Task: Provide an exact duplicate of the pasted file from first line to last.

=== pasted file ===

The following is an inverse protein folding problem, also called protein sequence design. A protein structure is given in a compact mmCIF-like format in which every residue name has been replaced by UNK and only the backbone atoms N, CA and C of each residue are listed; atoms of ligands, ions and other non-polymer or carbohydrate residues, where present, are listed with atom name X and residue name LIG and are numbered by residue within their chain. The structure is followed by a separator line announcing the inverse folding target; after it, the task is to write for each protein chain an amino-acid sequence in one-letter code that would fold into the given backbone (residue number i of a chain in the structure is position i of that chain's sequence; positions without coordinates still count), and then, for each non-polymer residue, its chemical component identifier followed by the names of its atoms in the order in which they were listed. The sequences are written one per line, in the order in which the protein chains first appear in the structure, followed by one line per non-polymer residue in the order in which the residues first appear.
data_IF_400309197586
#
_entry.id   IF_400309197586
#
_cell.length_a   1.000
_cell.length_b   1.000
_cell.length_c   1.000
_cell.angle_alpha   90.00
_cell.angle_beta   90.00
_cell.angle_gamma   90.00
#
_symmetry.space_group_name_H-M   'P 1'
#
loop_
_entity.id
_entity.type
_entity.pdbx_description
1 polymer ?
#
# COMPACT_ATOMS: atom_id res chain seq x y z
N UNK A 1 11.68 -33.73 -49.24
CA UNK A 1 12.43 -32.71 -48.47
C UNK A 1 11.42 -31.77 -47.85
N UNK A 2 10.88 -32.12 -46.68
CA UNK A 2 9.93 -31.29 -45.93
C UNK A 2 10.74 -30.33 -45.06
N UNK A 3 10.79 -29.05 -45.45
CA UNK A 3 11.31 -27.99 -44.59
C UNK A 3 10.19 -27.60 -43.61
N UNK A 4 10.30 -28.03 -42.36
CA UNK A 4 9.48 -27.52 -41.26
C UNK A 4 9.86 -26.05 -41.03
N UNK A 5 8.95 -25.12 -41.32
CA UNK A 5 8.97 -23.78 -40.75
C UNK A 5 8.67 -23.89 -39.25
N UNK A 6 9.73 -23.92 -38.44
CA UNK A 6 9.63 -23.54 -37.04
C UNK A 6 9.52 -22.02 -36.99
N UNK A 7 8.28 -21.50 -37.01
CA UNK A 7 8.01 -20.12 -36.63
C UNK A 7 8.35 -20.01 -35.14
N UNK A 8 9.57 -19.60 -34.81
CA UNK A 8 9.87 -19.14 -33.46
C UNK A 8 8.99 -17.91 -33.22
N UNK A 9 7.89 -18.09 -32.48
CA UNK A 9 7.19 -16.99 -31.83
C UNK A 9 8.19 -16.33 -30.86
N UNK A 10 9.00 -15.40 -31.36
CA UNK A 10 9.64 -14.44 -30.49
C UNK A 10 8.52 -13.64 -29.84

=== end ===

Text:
The following is an inverse protein folding problem, also called protein sequence design. A protein structure is given in a compact mmCIF-like format in which every residue name has been replaced by UNK and only the backbone atoms N, CA and C of each residue are listed; atoms of ligands, ions and other non-polymer or carbohydrate residues, where present, are listed with atom name X and residue name LIG and are numbered by residue within their chain. The structure is followed by a separator line announcing the inverse folding target; after it, the task is to write for each protein chain an amino-acid sequence in one-letter code that would fold into the given backbone (residue number i of a chain in the structure is position i of that chain's sequence; positions without coordinates still count), and then, for each non-polymer residue, its chemical component identifier followed by the names of its atoms in the order in which they were listed. The sequences are written one per line, in the order in which the protein chains first appear in the structure, followed by one line per non-polymer residue in the order in which the residues first appear.
data_IF_400309197586
#
_entry.id   IF_400309197586
#
_cell.length_a   1.000
_cell.length_b   1.000
_cell.length_c   1.000
_cell.angle_alpha   90.00
_cell.angle_beta   90.00
_cell.angle_gamma   90.00
#
_symmetry.space_group_name_H-M   'P 1'
#
loop_
_entity.id
_entity.type
_entity.pdbx_description
1 polymer ?
#
# COMPACT_ATOMS: atom_id res chain seq x y z
N UNK A 1 11.68 -33.73 -49.24
CA UNK A 1 12.43 -32.71 -48.47
C UNK A 1 11.42 -31.77 -47.85
N UNK A 2 10.88 -32.12 -46.68
CA UNK A 2 9.93 -31.29 -45.93
C UNK A 2 10.74 -30.33 -45.06
N UNK A 3 10.79 -29.05 -45.45
CA UNK A 3 11.31 -27.99 -44.59
C UNK A 3 10.19 -27.60 -43.61
N UNK A 4 10.30 -28.03 -42.36
CA UNK A 4 9.48 -27.52 -41.26
C UNK A 4 9.86 -26.05 -41.03
N UNK A 5 8.95 -25.12 -41.32
CA UNK A 5 8.97 -23.78 -40.75
C UNK A 5 8.67 -23.89 -39.25
N UNK A 6 9.73 -23.92 -38.44
CA UNK A 6 9.63 -23.54 -37.04
C UNK A 6 9.52 -22.02 -36.99
N UNK A 7 8.28 -21.50 -37.01
CA UNK A 7 8.01 -20.12 -36.63
C UNK A 7 8.35 -20.01 -35.14
N UNK A 8 9.57 -19.60 -34.81
CA UNK A 8 9.87 -19.14 -33.46
C UNK A 8 8.99 -17.91 -33.22
N UNK A 9 7.89 -18.09 -32.48
CA UNK A 9 7.19 -16.99 -31.83
C UNK A 9 8.19 -16.33 -30.86
N UNK A 10 9.00 -15.40 -31.36
CA UNK A 10 9.64 -14.44 -30.49
C UNK A 10 8.52 -13.64 -29.84